Welcome to the Surface Roughness Analysis Blog
Why do brakes squeak? When will a gasket leak? What caused the haziness in my painted finish?
Surface texture and function are tightly linked. Understanding the relationship between texture and function, and sharing that information with engineers and quality professionals, is what Michigan Metrology is all about.
The articles in this blog explore the concepts of surface texture analysis and measurement. We show how you can apply these concepts to solve problems related to leaks, squeaks, appearance, wear, noise, fit, friction, vibration, adhesion, and many other functions.
Looking for more information on specific surface texture parameters? Visit our Surface Texture Parameters Glossary for an introduction to dozens of 3D surface roughness analysis parameters.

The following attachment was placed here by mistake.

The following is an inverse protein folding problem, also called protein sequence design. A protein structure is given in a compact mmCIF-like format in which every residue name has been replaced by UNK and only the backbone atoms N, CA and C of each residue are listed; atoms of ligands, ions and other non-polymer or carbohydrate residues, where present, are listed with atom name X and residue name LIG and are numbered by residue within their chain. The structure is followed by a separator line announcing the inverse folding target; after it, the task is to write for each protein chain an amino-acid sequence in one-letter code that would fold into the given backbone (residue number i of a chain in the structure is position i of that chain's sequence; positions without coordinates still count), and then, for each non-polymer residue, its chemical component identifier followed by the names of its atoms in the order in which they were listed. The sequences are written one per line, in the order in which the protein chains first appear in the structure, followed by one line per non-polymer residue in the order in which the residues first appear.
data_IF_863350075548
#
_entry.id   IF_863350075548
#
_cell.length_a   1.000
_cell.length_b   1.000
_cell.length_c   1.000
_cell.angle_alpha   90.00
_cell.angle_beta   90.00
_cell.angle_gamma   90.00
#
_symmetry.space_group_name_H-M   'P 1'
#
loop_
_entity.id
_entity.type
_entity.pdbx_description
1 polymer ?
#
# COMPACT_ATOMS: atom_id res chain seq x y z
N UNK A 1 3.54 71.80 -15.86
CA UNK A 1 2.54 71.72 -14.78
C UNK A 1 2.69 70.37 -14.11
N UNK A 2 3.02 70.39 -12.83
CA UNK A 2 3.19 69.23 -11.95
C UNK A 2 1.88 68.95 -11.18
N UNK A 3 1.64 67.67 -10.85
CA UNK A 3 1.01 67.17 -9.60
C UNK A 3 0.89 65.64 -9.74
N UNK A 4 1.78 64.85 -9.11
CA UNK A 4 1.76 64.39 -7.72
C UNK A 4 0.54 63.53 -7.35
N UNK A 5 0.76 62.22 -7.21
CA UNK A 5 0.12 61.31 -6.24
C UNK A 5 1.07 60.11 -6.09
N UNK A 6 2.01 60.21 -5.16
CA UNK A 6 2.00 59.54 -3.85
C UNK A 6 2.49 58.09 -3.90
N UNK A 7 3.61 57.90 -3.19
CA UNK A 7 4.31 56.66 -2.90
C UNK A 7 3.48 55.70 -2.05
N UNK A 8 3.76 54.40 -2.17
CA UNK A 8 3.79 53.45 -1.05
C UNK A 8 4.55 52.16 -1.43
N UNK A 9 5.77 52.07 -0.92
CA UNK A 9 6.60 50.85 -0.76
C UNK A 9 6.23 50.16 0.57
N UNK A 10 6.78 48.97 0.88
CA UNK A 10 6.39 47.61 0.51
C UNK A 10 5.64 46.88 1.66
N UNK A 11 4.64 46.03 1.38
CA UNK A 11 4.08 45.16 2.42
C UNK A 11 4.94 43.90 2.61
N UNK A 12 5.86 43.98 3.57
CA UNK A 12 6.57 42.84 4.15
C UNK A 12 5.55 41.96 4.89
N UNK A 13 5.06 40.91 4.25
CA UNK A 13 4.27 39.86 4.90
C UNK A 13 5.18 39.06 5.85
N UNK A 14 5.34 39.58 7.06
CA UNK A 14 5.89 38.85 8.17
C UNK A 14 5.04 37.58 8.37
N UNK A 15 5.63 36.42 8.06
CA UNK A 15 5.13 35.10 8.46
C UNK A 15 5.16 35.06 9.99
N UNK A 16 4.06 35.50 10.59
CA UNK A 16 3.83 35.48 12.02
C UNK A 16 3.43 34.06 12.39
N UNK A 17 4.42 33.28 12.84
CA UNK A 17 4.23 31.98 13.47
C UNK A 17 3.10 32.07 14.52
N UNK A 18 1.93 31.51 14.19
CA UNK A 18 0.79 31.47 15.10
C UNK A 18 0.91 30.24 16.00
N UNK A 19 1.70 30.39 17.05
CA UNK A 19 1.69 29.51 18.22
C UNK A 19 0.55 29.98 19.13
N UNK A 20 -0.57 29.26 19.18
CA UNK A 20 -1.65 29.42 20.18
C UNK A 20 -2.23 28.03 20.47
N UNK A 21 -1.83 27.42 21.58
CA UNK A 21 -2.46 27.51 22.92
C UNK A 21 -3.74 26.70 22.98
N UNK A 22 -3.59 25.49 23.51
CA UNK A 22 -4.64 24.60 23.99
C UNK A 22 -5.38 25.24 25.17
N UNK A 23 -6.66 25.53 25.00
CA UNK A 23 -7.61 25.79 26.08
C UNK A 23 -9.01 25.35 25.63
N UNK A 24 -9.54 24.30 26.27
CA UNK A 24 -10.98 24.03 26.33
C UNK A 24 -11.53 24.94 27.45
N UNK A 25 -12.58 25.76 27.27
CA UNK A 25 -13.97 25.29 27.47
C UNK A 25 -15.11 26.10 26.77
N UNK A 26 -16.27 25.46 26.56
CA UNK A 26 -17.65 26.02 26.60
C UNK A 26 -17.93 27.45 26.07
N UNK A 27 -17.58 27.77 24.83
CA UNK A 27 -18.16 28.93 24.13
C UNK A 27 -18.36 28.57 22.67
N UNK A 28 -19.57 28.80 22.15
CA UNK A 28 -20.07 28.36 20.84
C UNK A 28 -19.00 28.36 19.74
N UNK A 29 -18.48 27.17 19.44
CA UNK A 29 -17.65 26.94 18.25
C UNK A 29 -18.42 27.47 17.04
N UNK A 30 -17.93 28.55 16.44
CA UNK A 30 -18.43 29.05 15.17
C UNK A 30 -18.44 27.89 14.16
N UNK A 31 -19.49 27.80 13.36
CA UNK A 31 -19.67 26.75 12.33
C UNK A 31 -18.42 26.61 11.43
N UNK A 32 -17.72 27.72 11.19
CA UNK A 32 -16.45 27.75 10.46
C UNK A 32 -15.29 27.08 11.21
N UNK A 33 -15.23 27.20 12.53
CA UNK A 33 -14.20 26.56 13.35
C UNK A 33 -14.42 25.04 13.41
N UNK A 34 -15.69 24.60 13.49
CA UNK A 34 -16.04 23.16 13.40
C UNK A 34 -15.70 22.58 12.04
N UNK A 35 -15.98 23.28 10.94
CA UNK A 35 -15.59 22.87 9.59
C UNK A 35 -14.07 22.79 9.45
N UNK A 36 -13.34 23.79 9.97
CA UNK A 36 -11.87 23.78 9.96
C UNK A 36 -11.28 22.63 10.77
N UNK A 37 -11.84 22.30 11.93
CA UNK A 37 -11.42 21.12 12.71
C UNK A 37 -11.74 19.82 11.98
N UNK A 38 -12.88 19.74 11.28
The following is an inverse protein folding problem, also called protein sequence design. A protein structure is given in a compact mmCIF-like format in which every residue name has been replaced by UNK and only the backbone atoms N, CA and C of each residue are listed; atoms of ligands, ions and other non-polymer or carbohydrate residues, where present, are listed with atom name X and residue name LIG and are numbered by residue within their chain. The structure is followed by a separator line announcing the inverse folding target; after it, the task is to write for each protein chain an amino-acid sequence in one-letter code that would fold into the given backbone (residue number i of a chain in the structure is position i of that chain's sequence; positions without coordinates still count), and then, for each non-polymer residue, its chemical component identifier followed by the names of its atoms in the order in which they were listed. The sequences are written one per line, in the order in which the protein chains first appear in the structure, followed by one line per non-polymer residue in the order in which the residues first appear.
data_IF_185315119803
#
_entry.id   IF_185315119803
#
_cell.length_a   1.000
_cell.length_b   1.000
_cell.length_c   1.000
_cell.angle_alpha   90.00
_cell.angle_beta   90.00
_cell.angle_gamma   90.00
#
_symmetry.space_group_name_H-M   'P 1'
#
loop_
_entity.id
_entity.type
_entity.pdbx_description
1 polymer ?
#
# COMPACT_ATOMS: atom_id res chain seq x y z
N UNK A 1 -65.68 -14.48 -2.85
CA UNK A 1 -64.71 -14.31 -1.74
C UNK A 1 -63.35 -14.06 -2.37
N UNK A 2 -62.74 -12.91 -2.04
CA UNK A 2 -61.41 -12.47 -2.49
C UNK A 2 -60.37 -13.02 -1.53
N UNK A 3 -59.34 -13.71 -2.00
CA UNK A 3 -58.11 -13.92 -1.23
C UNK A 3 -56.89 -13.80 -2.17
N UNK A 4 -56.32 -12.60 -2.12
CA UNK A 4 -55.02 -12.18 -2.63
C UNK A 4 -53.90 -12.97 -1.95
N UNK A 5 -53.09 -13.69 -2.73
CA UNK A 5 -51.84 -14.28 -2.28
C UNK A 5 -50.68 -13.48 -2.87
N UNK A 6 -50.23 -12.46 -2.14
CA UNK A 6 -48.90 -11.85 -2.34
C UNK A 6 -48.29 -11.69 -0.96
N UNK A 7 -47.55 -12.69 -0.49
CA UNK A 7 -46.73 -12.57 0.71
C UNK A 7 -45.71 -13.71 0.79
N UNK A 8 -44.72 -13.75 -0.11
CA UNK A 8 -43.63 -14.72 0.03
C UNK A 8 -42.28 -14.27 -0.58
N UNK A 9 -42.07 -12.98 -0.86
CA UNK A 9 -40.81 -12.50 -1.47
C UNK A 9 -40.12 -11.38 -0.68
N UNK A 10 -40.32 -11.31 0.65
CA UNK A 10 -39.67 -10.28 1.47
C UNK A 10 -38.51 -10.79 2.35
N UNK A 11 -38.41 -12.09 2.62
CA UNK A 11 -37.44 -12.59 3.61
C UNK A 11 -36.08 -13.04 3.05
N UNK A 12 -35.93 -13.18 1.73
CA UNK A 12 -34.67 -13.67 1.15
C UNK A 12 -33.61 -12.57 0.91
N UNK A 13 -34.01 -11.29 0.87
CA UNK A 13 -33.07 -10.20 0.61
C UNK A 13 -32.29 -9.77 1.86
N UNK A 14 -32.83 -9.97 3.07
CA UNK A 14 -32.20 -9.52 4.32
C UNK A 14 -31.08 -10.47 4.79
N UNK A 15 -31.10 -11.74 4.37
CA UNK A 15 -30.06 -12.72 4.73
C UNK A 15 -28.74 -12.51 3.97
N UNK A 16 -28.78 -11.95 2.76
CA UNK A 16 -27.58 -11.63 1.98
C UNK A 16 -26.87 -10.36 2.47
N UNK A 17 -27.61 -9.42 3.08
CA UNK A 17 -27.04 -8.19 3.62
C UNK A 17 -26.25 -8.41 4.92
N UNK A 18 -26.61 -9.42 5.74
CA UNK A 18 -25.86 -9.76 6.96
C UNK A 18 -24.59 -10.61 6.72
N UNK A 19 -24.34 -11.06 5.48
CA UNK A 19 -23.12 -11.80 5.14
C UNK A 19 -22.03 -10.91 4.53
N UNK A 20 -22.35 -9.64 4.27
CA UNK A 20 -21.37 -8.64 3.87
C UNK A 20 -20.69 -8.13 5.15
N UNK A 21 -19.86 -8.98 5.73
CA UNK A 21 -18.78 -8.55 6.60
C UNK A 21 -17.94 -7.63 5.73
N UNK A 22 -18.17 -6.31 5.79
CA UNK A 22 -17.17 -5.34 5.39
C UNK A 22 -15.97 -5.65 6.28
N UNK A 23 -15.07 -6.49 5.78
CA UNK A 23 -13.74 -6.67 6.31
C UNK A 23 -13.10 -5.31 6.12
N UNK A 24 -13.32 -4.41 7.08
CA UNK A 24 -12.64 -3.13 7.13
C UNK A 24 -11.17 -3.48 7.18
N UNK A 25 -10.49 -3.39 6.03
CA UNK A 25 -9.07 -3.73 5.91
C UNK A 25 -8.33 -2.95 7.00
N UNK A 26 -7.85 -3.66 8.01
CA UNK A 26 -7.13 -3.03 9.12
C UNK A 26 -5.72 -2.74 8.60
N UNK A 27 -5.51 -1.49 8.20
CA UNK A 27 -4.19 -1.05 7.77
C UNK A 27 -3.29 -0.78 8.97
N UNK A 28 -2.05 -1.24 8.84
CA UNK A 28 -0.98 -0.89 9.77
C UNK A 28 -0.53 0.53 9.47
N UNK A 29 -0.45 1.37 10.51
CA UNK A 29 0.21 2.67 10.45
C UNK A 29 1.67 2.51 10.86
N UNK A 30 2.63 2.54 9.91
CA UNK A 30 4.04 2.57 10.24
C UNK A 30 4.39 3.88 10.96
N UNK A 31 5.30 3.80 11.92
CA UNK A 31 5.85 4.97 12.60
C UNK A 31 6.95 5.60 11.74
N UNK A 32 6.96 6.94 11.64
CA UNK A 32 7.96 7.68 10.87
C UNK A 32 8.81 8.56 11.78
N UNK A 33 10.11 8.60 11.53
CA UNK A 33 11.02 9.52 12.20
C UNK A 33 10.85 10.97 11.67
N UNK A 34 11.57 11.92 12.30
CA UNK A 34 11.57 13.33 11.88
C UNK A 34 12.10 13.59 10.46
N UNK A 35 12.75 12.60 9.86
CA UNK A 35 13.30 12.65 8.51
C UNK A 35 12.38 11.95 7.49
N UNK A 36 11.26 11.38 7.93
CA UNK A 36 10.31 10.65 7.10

And, if you want to learn much more about surface texture consider attending our online and in-person classes for an immersive introduction to the many concepts in surface analysis.
You may have heard the term “F-Operator” and wondered what it is, and how it’s used. As we mention often, surface texture consists of a spectrum of spatial wavelengths, ranging
High-precision surface texture measurement systems are more widely available now than they were 10 or 15 years ago. Yet, purchasing such systems can still be difficult to justify for small
Ra (Roughness Average, or average roughness) is the average height of all measured points on a surface. Ra is the most widely used surface texture parameter. As we’ve mentioned elsewhere
When measuring roughness with a stylus-based system you’ll hear the terms “traversing length,” “evaluation length” and “sampling length.” It’s important to understand their specific meanings and to adhere to them
…Modern metrology instruments, methods and surface texture parameters have made it possible to describe, in great detail, the functionally important features of a surface’s texture. A key aspect of surface